By Christian Benard

The United Nations’ Food and Agriculture Organization (FAO) launched a new project to generate data on forest emissions.

The new USD 1 million funded project will improve the ability of countries to access climate financing options to mitigate the effects of climate crisis and preserve ecosystem services for communities.

The project titled Improving Measurement for Payments to Reduce Emissions and Strengthen Sinks (IMPRESS), will be implemented in Kenya to enhance the country’s capacity to reduce greenhouse-gas emissions from forest sector and absorb CO₂ from atmosphere through forest restoration.

The project will generate pioneering experience, knowledge sharing packages for other countries globally and access to climate finance.

“Climate action requires robust forests data that can support formulation and monitoring of forest-related policies, help track progress towards sustainable forests management and reduce emissions related to forest loss,” Said Carla Mucavi, FAO representative to Kenya.

“We are excited that Kenya was selected for implementing these forest data improvements for RBP compliance, setting a benchmark for replication in other countries.”

Managing forests carbon stocks is a critical component to keeping the rise in global temperature below 2°C because deforestation and forest degradation especially in tropics are responsible for about 11% of Global Greenhouse (GHG) emissions.

In a bid to harness the potential of forests and land use, numerous initiatives have been put forth. These concerns about climate change have further led to a reduction in greenhouse gas emissions.

To step up the efforts of this project, countries are undertaking strides to strengthen their forest monitoring systems to meet enhanced technical requirements of new carbon standards and opening access to carbon finance. These include halting deforestation and forest degradation, developing forests-positive policies and actions that are non-carbon e.g. food security & enhanced biodiversity and restoring the ecosystem.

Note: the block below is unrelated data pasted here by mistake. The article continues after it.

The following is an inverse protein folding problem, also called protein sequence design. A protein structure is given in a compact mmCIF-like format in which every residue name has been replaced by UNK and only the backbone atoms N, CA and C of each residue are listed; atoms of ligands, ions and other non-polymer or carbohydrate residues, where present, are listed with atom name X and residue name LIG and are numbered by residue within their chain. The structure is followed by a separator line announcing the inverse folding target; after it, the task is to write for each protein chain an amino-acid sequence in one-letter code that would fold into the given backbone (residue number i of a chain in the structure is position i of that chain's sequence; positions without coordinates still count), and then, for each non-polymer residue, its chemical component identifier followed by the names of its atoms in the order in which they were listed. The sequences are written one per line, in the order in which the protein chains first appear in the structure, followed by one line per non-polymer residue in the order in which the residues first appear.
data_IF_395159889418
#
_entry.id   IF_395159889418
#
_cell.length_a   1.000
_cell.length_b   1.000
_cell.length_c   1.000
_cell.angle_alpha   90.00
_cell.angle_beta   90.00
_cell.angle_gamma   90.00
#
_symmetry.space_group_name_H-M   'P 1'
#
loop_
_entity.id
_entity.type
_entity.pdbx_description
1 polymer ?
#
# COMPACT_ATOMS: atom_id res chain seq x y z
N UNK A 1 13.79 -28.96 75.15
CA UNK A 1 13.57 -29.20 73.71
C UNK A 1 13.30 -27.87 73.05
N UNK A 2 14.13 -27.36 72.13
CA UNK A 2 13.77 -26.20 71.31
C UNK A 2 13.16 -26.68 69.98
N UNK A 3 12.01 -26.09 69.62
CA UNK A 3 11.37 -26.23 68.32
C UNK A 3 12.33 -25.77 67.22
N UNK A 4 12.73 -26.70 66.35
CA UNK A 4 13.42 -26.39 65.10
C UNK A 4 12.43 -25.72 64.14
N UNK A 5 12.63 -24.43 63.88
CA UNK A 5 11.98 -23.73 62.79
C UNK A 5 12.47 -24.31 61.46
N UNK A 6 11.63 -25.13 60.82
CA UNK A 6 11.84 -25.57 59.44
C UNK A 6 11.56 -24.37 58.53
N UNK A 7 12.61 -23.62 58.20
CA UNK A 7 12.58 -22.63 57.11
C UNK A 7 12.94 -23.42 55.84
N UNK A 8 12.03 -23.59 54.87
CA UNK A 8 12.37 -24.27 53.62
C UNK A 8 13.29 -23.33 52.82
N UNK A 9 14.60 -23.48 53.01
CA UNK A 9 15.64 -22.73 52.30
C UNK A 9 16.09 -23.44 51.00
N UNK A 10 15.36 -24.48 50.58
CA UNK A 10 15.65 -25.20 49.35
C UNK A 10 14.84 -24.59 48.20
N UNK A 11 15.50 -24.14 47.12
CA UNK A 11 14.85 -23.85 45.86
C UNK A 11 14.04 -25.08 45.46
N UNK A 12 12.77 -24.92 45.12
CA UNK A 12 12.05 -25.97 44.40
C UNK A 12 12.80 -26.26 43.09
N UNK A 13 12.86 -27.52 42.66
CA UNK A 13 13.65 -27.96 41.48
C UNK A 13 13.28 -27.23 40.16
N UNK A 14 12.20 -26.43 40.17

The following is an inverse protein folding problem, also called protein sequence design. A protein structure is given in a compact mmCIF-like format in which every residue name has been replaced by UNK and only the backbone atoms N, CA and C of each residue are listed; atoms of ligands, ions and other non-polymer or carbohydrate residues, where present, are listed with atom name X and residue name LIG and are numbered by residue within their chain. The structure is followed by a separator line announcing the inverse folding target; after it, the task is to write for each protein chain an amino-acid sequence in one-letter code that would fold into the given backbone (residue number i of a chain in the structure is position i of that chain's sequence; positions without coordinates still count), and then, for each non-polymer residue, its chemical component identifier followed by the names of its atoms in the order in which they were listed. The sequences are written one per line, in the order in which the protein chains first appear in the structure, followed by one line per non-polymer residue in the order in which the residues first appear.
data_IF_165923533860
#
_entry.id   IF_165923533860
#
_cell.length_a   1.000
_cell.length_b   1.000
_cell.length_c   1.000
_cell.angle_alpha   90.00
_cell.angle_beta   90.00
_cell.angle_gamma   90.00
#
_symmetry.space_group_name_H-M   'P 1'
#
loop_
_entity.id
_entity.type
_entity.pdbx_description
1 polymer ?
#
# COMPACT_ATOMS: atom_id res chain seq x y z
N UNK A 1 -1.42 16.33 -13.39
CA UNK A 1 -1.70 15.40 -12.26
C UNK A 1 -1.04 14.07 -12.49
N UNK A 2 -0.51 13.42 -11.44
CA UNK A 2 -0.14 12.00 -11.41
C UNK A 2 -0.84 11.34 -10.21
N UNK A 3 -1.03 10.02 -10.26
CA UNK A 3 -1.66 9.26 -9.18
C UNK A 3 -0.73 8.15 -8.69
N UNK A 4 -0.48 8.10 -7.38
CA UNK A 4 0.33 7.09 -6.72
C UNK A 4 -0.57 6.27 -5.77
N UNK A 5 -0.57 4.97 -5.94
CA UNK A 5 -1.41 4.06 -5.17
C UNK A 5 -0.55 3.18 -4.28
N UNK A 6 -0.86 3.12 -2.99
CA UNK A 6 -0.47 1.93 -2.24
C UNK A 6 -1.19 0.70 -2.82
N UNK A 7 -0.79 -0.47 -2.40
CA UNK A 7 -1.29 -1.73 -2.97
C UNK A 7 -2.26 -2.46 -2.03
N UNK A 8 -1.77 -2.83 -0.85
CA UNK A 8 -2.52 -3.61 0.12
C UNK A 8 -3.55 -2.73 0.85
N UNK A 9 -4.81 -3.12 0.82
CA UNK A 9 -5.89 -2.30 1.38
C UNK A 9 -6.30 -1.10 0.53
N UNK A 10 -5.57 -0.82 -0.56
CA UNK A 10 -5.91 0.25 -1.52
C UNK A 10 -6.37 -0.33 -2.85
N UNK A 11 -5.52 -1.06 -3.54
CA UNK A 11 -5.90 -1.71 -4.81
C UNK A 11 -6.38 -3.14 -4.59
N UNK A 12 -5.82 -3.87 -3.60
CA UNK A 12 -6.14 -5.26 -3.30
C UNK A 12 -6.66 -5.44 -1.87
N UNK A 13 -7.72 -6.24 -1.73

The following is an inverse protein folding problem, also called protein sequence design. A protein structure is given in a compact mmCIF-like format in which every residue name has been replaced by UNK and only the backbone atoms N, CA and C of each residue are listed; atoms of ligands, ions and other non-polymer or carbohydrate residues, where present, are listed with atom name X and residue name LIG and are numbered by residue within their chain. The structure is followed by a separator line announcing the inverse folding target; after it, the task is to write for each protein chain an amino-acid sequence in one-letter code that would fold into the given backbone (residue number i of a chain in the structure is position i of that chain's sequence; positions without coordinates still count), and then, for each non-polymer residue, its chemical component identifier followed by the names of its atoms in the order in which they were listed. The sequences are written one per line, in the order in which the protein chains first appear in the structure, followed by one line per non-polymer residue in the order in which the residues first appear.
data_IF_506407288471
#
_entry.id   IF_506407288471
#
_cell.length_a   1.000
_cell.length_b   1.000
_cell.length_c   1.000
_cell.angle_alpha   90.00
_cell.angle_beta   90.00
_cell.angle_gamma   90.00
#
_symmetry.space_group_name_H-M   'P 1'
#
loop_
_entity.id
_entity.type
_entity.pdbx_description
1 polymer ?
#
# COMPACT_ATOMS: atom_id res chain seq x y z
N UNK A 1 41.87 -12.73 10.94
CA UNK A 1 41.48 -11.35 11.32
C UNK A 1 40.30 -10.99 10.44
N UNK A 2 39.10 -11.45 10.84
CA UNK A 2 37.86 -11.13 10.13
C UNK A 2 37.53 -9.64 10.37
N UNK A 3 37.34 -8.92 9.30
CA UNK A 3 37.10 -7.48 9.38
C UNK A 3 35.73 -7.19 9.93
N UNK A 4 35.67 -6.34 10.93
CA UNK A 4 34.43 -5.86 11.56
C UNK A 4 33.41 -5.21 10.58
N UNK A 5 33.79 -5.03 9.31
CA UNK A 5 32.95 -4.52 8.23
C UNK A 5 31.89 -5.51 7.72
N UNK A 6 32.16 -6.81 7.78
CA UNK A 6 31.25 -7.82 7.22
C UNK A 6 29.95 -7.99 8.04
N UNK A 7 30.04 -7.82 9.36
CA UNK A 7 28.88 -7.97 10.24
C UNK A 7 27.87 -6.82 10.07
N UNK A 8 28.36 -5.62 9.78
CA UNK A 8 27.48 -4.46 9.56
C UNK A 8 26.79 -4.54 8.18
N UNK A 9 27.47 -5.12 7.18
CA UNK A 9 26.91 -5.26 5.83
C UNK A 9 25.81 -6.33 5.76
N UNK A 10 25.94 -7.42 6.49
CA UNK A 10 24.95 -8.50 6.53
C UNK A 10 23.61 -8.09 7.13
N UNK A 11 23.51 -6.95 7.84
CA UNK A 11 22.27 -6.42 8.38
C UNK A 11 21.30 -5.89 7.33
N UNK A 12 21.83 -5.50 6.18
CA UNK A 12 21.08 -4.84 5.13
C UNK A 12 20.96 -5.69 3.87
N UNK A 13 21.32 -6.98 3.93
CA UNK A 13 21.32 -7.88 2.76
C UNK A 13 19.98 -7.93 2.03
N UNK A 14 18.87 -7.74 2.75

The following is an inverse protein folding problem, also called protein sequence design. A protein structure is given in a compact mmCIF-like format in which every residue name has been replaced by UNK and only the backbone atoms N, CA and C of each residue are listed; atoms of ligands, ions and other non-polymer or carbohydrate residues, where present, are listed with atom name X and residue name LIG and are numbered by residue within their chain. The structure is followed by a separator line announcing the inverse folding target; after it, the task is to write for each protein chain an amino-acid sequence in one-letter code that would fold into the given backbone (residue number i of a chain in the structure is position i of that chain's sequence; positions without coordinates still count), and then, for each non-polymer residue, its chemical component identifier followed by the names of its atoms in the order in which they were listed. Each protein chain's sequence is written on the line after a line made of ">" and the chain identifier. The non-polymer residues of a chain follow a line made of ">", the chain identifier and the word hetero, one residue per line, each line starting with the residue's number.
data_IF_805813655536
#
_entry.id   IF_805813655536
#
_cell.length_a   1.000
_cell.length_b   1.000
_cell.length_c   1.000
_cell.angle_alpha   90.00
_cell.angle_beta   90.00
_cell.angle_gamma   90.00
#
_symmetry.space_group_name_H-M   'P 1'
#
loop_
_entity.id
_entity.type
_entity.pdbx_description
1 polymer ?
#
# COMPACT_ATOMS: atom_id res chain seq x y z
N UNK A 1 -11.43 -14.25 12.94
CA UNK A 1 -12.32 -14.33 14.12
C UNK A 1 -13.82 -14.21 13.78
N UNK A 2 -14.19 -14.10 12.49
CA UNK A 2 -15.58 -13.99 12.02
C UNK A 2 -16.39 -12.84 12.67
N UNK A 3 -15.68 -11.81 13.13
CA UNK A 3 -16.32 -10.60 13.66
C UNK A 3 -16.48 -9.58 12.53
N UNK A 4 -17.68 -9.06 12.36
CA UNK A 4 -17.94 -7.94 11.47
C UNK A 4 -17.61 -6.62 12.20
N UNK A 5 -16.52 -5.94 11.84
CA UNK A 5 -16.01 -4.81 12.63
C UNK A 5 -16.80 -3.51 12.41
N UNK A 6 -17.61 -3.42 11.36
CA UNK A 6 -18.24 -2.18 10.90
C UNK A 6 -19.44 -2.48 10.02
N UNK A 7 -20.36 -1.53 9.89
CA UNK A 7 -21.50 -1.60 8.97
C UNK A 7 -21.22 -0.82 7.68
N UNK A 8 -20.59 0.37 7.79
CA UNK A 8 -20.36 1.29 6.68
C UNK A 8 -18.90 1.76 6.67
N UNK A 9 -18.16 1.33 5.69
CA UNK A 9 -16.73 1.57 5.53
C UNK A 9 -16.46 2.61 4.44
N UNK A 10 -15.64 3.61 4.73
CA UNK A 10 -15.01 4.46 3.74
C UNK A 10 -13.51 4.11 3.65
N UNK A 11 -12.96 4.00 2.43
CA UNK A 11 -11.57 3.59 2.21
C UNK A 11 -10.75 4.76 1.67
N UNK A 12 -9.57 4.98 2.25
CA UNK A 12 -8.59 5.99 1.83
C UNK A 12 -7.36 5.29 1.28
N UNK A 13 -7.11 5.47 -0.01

Food and Agriculture Organization work on natural forests monitoring is driven by innovation, capacity development and partnership.

“To comply with carbon standards that are often more demanding than UNFCCC modalities, countries will need robust, transparent and high quality data on forests cover and use,” Said Astrid Agostini, Reducing Emissions from Deforestation and forest Degradation (REDD+) /National Forests Monitoring (NFM) cluster coordinator at FAO Forestry Division.

“Such data can inform effective policies and investments as well as unlock new climate finance to protect and enhance these precious ecosystems.”

Kenya’s National Forest Monitoring Systems (NFMs) has been able to assist in reducing emissions from deforestation and forest degradation in her more than 3.5 hectares of forests. In collaboration with the Kenya Forests Service, the initiative will enhance quality of the country’s data and information as well as craft an approach for monitoring carbon removals from forest restoration.

Through outreach, the application in Kenya allows other countries to have a better chance of accessing results-based payments for REDD+ including through provision of high-integrity carbon credits to attract climate finance.

“With more than 50 years’ experience in supporting countries in their forest monitoring efforts and with a variety of innovative forest and land monitoring platforms, FAO is pleased to drive innovation towards high-integrity forest data through the IMPRESS project, and looks forward to working closely with Kenya and UK-PACT in demonstrating the approach,” Said Julian Fox, the team leader of FAO’s National Forest Monitoring Team.

These data will enable Kenya to report on its actions to halt and reverse forest loss as part of its ambitious Nationally Determined Contribution to tackling climate change.